Eng: “Damn, well I’m not in office right now, I’ll try to update it later but you could try Arch team.”
Arch: “Why are you calling me, I’m an Architect!”
But let’s say there was a tool that could automate each silo’s tasks. Design, Build, Deploy, and Validate/Operate all derived from your high level business intent?
That, my friends, is what Apstra does. And we aren’t only working with one switch vendor because unlike those vendors, we don’t want to sell you switches. Choose Cisco, Arista, Juniper, Cumulus, or TBD…and we’ve got you covered. We are a software solution and aren’t replacing the Network OS, because they are good at what they do! But we are automating and optimizing the NOS in this vendor-agnostic, top down way and it’s very, very cool.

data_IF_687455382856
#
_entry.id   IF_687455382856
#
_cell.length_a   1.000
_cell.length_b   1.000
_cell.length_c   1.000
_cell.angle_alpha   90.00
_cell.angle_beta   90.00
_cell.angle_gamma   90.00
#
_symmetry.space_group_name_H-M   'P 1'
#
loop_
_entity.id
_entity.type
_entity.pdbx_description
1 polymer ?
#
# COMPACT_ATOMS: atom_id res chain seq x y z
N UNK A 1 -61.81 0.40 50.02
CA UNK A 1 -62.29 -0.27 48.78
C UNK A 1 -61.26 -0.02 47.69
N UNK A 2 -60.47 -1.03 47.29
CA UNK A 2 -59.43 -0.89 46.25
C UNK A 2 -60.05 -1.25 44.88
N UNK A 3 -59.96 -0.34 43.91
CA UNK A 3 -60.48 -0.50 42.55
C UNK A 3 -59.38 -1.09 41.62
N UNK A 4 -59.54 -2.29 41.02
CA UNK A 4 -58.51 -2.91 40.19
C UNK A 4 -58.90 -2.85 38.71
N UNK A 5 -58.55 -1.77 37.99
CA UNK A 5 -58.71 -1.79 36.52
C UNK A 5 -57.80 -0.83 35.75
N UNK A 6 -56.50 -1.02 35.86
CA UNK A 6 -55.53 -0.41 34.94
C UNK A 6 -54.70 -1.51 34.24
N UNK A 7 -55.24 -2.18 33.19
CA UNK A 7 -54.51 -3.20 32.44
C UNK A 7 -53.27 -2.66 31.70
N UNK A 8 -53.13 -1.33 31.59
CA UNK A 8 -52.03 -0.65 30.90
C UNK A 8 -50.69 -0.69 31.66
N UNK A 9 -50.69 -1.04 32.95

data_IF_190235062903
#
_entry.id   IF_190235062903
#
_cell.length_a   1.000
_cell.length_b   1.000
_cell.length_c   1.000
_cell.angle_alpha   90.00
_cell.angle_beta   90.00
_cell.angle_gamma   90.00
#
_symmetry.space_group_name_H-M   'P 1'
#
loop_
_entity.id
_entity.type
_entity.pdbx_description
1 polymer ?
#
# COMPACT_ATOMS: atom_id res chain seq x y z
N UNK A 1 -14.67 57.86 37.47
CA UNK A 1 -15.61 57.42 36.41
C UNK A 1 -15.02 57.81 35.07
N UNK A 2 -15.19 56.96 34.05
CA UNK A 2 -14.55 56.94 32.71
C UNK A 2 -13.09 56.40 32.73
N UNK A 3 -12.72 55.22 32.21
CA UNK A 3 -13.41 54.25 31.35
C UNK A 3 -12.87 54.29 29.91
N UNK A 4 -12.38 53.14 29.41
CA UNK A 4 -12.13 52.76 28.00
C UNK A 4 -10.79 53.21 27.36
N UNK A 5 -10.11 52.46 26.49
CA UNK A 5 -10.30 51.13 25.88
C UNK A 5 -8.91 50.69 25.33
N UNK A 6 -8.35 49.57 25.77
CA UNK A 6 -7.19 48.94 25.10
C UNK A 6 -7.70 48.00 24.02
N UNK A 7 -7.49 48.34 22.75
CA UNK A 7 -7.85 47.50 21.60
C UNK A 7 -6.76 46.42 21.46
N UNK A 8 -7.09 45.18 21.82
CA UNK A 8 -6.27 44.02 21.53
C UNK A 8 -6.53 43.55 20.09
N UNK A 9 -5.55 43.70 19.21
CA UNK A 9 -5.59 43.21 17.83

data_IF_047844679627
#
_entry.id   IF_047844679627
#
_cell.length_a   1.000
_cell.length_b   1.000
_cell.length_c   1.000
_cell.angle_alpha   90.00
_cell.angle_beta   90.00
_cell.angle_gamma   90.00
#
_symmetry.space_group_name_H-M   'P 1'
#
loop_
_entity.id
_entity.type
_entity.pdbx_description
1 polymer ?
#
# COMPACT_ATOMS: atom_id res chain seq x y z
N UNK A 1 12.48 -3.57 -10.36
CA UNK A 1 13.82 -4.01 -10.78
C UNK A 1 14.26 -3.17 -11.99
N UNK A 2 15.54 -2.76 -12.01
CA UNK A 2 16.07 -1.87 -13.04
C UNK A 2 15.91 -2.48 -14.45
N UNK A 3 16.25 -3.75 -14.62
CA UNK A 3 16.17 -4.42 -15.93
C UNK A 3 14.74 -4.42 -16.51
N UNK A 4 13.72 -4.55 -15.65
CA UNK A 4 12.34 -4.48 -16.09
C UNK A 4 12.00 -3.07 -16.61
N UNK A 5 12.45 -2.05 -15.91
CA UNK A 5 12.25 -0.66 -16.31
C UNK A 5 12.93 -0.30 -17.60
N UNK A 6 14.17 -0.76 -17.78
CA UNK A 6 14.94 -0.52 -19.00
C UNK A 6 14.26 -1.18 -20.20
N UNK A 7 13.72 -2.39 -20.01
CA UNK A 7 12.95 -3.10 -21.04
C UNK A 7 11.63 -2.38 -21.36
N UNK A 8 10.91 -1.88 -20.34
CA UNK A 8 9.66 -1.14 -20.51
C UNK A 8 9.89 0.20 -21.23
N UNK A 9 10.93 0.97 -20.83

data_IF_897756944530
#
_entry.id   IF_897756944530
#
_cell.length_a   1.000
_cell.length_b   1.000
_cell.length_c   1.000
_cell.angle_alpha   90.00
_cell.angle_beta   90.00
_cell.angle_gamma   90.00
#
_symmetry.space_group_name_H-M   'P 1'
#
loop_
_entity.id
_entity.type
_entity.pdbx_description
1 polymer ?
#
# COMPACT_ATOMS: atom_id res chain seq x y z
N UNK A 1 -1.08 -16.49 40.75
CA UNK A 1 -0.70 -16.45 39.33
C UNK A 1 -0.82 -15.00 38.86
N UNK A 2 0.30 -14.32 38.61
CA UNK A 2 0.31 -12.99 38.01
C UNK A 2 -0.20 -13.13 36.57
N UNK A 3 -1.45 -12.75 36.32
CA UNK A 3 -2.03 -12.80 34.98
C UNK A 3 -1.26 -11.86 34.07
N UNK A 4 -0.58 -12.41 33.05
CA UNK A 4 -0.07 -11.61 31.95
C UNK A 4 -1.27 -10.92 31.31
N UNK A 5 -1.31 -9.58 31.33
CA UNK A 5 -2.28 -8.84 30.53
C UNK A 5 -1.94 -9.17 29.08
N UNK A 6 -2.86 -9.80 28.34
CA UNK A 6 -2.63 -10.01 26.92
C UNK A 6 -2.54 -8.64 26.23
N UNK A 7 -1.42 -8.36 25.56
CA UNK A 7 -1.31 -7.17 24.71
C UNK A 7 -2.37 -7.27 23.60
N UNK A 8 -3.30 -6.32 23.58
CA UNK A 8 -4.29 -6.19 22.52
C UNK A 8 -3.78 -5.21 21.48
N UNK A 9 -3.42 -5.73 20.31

Soooooo, I know everyone is busy, busy, busy – I still love this graphic:
It’s because of this and how amazing I think Apstra’s intent-based OS is that I created this demo and broke down each network lifecycle stage into 5-7 minute chunks. A mere 26 minutes total. Even a CIO could find this much time.
And as you’ll see, there’s nothing here that same CIO couldn’t do his/herself because we are Intent-based which means we take business logic from you, then take care of everything else. We want to remove the mundane and repeatable, so you can focus on what humans do best, which is creating new ways to help your businesses.
Have a look and drop a line to firstname.lastname@example.org. I would love to go deeper here on your needs and all the other amazing things Apstra does but I didn’t have time to discuss here because I’m very, very busy.